‘I’m twelve. But I’ve been twelve for a long time’.
Director: Tomas Alfredson
Cast: Kare Hedebrant, Lina Leandersson, Per Ragnar
Plot: Oskar, a quiet and lonely 12-year-old boy, meets and befriends his mysterious new neighbor Eli, who isn’t all she appears to be – she’s actually a vampire! Oh, and a boy!
Horror films don’t have to just make you jump or hide your face behind a cushion. Take Tomas Alfredson’s seminal 2008 Swedish film, which is more a deeply disturbed WHEN HARRY MET SALLY than it is 30 DAYS OF NIGHT. That’s not to say that it doesn’t have moments of pure gore or nerve-shredding horror, but ultimately, it’s a love story first and foremost, albeit one cleverly disguised as a sweet coming-of-age romance movie.
Focusing on Oskar, a young boy who secretly wishes revenge upon the school bullies, Alfredson constructs a chilling narrative that wisely decides to keep the more graphic and scary elements of vampire-lore to the background. The relationship between Oskar and Eli is touching and yet at times creepy and uncomfortable to watch, whilst the restrained aspect of the story adds extra weight to the film’s more horrific moments of violence, yet equally serves to create a very ‘real’ and convincing portrayal of modern vampire lore. Here, the vampire is not a monster straight out of a gothic Hammer Horror film. Instead, Eli is just a normal little girl (or boy as we later learn, a revelation that is followed by a line that makes it dead on impossible to dislike Oskar). Portraying her as such gives Eli both strength and innocence, as well as a vulnerability that lulls the audience into a false sense of security, a sense that is then shattered once Eli is forced to give in to her animalistic, feral nature – made all the more scarier because we have been led to believe that Eli isn’t all that bad.
What is also incredibly striking about LET THE RIGHT ONE IN is its focus on the lives that are left in tatters by the film’s big bad. There’s poor Virginia, who finds herself turning into a monster after being on the receiving end of one of Eli’s more vicious attacks. Then there’s Håkan, Eli’s carer, who is forced into a life of secrecy and murder to protect Eli, a life decision that results in him taking his own life in the most terrible way. And finally, there’s Oskar himself The bittersweet ending suggests that Oskar, whilst happy with Eli, has only gone and taken the place of Håkan, that he will be forced to run, hide, and kill for the rest of his life, all for this one person whom he loves. It’s a terrifying yet oddly heartwarming notion, and one that makes LET THE RIGHT ONE IN stand out amongst other recent horror films as both intelligent and beautiful. Not a pair of adjectives one would often attach to a horror film!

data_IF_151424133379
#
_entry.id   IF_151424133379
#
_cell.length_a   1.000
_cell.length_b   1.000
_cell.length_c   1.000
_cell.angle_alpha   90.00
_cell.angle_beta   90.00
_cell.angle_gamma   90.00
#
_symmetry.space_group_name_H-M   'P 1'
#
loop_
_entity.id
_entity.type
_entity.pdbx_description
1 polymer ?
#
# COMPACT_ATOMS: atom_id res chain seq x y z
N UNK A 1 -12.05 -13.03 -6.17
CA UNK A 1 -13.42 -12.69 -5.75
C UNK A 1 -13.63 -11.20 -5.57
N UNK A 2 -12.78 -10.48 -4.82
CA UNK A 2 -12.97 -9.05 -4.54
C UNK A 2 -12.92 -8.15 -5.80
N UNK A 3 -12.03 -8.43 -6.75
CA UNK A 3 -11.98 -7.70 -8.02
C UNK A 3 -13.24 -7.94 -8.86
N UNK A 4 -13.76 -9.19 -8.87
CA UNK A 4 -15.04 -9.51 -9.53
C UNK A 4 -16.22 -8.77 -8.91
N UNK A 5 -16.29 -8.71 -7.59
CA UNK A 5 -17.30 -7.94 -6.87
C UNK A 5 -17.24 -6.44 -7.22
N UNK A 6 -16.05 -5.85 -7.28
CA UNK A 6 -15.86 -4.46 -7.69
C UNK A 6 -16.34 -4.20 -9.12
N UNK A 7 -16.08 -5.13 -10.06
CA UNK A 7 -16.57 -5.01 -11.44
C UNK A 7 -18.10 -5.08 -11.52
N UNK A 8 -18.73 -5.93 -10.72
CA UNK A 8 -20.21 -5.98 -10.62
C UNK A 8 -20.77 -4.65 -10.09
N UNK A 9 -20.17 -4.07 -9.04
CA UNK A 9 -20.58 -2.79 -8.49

Horror Highlights: The reveal of the deformed Håkan is a nasty display of prosthetics work, but the nastiest (and most beautiful) shot in the whole film is easily in the fantastic swimming pool dénouement, as an oblivious Oskar is held underwater whilst his high school tormentors are brutally murdered by Eli.
Best Scare: Not exactly a film for making you jump, but the first time we see Eli attack, kill, and feed in the late-night underpass scene is shocking and unsettling to say the least.
We’ll have another terror for you tomorrow at THN and you can view them all here.